Healthcare systems across the country are undertaking massive capital expansions and redevelopment projects. Undermining these construction goals, however, are the growing challenges of widespread labor shortages, supply chain disruptions, and complex design standards.
The latest estimates suggest demand for construction labor this year will outpace supply by more half a million workers. Workforce shortages will have major impacts on healthcare systems’ ability to fulfill capital objectives on schedule and within budget.
Building the country’s hospitals, inpatient treatment facilities, and nursing homes will require new levels of creativity. In response, owners, consulting engineers, and construction teams are turning to the increasingly prevalent solution of prefabrication.
Prefabrication — also known as modular or offsite construction — leverages advanced manufacturing processes and design innovations to create a wide range of high-quality facility components. Assembled in an offsite location through a tightly controlled assembly process, prefabrication manufacturers offer components in standardized, compact units.
Once on site, prefabricated units can be installed through a more streamlined and uniform construction process. Oftentimes, prefabrication offers the benefits of accelerated delivery, lower cost of construction, greater quality control, and smaller environmental footprints.
Prefabrication was once limited to easily replicable components, such as exterior structures or bathroom pods. Today, many options exist for prefabrication in a hospital environment. The largest and most-expensive units are generally best suited for prefabrication.
Within a prefabricated component, each pod is manufactured to include all the necessary infrastructure. This includes plumbing, ductwork, medical gas lines, electrical conduits, communications, and insulation.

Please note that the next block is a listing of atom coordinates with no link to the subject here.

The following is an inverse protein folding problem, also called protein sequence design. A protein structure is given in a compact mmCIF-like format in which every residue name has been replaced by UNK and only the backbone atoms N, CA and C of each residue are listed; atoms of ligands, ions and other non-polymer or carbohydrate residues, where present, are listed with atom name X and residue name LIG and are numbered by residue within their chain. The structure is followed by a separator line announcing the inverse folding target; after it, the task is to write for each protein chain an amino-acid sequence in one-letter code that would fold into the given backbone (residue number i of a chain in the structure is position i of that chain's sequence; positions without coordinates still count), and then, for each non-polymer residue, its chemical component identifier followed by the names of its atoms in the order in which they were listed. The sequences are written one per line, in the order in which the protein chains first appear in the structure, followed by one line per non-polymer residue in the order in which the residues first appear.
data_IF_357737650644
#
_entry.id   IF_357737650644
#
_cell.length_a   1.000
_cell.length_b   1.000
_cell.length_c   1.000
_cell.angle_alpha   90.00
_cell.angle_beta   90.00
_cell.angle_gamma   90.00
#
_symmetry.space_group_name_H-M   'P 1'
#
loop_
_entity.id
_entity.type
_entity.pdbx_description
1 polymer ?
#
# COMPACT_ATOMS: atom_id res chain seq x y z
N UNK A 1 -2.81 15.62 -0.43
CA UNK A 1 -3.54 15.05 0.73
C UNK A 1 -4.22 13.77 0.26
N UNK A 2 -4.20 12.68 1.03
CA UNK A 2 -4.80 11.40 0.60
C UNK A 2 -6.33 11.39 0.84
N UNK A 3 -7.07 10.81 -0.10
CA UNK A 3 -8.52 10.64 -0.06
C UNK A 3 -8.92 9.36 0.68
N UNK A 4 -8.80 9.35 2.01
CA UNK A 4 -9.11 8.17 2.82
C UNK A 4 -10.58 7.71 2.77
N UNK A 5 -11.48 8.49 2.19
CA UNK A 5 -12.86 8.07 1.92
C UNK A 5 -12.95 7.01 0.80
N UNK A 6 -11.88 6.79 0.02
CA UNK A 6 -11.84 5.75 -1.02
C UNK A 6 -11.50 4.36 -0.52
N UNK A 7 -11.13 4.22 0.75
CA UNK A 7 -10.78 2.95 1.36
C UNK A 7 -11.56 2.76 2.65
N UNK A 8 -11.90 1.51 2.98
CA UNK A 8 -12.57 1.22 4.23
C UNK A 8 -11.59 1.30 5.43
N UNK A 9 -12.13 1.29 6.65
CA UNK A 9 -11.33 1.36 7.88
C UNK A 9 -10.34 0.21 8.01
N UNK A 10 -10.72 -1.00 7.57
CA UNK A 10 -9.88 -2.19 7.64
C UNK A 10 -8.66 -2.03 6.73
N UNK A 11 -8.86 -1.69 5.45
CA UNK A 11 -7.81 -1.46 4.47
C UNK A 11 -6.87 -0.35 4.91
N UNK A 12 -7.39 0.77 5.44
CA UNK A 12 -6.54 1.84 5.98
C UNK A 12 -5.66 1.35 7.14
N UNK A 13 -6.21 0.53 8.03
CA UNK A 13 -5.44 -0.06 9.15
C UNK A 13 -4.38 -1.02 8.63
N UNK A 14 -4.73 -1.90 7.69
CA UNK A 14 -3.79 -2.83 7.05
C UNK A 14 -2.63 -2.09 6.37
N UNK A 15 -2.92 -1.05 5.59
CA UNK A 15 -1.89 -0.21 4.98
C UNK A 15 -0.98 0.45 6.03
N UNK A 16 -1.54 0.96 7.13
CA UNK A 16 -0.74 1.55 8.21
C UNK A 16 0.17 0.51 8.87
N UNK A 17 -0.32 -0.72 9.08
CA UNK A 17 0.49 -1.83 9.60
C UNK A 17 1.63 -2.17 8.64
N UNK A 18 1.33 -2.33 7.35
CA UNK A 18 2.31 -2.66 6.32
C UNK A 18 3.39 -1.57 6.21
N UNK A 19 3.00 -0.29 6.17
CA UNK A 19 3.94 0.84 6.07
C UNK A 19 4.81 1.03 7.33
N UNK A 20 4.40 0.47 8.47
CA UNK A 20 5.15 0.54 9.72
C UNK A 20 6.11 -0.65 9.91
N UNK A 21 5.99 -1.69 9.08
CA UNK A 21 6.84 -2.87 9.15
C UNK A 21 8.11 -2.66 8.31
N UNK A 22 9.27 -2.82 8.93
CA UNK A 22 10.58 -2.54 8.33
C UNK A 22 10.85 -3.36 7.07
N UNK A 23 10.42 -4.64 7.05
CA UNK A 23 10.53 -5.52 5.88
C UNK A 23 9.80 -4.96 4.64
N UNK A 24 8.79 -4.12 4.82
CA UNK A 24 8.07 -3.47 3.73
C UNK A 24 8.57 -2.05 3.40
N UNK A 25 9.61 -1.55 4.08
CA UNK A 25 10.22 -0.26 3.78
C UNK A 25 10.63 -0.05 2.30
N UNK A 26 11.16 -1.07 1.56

Even the central utility plant can be built using modular, customizable units. Prefabricated central utility plants may contain chillers, pumps, boilers, and heat exchangers. Each unit can be fabricated to be compatible with chiller plants, boiler plants, and penthouses.
Prefabrication opportunities also exist belowground. Possibilities include piping and underground conduit, as well as in-ceiling chases and conduit racking. All of these can be preconstructed at an offsite facility and transported to the job site for installation.
Prefabrication practices can produce significant benefits — but also come with potential challenges.
Looking forward, a growing number of healthcare construction projects are anticipated to feature modular components. Prefabrication will become increasingly beneficial for healthcare systems across the country, especially as system manufacturers continue to become more versatile, healthcare facilities gain confidence in modular techniques, and labor shortages persist.
To fully take advantage of prefabrication, advanced planning and collaboration will take on greater importance. Architects, engineers, and contractors must work together from the beginning to identify which components would most likely benefit from the “rinse and repeat” approach of modular construction. Delayed discussions often lead to missed opportunities.
Initial planning efforts should ensure prefabricated components fit within the overall design and that the project won’t be hampered by unexpected logistical setbacks. The contractor must be completely on board — and early — to develop a construction phasing strategy that allows large components to be brought in and set. After all, once the building is completely sealed, it’ll be challenging to get that bathroom up through a freight elevator!
At a time when healthcare capital programs face the uncertain futures of an insecure world, prefabrication offers much-needed predictability.
Prefabrication allows construction teams to create schedules that reduce delays, mitigates risk, and lowers overhead costs.
Perhaps most importantly, modular construction expedites the delivery of critical healthcare projects, expanding care sooner for the most vulnerable members of society.
Featured photo courtesy of Epsilon Industries